Saturday, 27 October 2012

Man of La Mancha

I just rewatched Man of La Mancha with Peter O'Toole. It's low budget, more suited to the stage than film, and overly theatrical, and I absolutely adore it. The glorious music is going to be running through my head for days. Peter O'Toole has the most beautiful eyes and voice. And I still cry when Don Quixote dies at the end, no matter how many times I've seen it. It shows the impact one man's dream can have on everyone around him. How we have to strive for life the way it should be, the way it's meant to be, and not settle for what is. How a simple act of kindness can change someone forever. It got me thinking about the importance of quests.

In cultures around the world, adolescents are given rites of passage into adulthood. Some are given quests or missions to accomplish before they are considered adults. Some undergo rituals or formal ceremonies when a certain milestone in life is met. Others are given a "man's job to do," such as taking part in helping to support the family. All of these mark the adolescent as having "arrived" at a certain readiness to become part of the adult group, and they are pronounced adults in a formal way.

In western culture, however, we tend to scramble to find meaningful events by which to mark a child's passage into adulthood, mostly contrived or arbitrary milestones, such as the first job, obtaining a driver's licence, graduation from high school, the first time leaving home, or the arrival at legal drinking age. These contrived rites of passage may have little or nothing to do with the child's actual level of maturity or readiness to take on adult responsibilities. Some leave home because it's expected when they are not yet ready and experience failure or disappointment and return home. How many stories have we heard of kids going off to school, spending the first semester in an alcoholic stupor, and subsequently flunking out? Obviously they were not yet at the required maturity level.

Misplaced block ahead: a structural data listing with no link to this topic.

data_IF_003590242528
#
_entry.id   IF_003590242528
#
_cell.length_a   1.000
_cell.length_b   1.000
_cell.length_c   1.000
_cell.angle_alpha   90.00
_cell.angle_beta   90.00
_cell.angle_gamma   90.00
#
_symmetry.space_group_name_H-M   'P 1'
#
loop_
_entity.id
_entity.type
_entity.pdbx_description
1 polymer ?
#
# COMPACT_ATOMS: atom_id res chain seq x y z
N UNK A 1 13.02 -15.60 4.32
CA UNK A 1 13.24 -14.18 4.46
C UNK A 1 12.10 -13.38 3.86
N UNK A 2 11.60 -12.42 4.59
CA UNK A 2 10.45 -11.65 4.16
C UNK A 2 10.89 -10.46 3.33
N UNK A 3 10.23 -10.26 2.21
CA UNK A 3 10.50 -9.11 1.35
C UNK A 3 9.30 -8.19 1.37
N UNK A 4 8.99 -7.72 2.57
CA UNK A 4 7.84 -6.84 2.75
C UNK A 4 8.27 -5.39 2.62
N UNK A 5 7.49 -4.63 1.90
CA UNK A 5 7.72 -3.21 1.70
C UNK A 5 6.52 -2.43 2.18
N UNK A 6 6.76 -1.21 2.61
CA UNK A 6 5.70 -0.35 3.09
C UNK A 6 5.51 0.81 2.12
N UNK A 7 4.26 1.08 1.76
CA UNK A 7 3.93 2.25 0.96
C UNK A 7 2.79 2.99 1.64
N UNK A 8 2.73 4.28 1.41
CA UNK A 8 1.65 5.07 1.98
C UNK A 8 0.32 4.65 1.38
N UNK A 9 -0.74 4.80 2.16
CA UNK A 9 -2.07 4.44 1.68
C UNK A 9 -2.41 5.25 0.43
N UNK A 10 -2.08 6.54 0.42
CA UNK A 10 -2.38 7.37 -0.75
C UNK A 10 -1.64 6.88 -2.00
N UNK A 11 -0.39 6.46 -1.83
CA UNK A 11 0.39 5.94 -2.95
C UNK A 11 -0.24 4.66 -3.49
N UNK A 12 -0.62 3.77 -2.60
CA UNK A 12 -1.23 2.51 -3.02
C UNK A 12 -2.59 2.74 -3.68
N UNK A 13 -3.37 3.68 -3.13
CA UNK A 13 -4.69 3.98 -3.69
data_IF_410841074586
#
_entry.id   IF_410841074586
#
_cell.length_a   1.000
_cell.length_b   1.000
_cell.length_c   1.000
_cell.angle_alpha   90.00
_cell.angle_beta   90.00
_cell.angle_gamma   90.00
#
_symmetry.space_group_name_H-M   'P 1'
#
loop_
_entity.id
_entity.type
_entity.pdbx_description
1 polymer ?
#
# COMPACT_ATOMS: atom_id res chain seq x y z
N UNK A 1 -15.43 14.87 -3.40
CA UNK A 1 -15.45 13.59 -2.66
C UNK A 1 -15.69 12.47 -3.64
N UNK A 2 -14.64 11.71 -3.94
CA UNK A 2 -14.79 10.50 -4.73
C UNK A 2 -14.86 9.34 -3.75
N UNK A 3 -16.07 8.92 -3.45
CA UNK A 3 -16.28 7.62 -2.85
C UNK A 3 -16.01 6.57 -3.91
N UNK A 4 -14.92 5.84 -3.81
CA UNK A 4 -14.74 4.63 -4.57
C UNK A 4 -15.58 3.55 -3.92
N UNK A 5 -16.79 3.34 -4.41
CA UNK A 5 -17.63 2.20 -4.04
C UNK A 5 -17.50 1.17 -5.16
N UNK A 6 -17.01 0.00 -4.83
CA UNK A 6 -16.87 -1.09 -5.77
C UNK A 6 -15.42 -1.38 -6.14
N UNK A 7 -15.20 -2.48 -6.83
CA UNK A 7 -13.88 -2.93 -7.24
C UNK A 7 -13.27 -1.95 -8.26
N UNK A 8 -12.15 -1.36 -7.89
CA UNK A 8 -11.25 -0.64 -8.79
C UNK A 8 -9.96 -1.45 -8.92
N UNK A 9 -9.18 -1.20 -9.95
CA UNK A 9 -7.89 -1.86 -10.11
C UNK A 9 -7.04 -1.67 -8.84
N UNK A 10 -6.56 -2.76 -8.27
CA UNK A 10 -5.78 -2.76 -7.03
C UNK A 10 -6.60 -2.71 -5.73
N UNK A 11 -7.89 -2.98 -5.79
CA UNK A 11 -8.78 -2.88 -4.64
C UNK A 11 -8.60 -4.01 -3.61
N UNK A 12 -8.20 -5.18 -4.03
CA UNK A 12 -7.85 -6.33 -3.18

Youth in western culture have reacted to this arbitrariness by establishing their own indications of adulthood: loss of virginity, inclusion in certain gangs or peer groups, the use of alcohol or drugs, the performance of some expected act of violence required by the group. Passage into adulthood is seen as a time, not of self affirmation, but of rebellion against authority or social strictures. Western youth are typically not given true quests or missions or challenges by which to prove themselves adults. We are not holding up any standard by which adolescents can measure themselves and their maturity. How do they know when they've arrived? They decide for themselves, and inform the parents and society at large that they are no longer to be treated as children. This declaration may come in many forms, not all of them verbal: the first ignored curfew, the first skipped class, the first body piercing, the first arrest.

And as their parents, we look at each other edgily and wonder if we, ourselves, are quite ready for this thing called adulthood.  We remember that we ourselves have never quite found that golden fleece.

So quests serve an important purpose. Attaining something worthwhile gives us not only meaning, but a milestone by which to measure ourselves. Someone has said that the purpose of life is to live a life of purpose. We need to determine for ourselves what quest we will pursue, what cause we will take up. What value and meaning our lives will have. No one will pronounce it for us. It is up to us to decide how we will change ourselves and our world.

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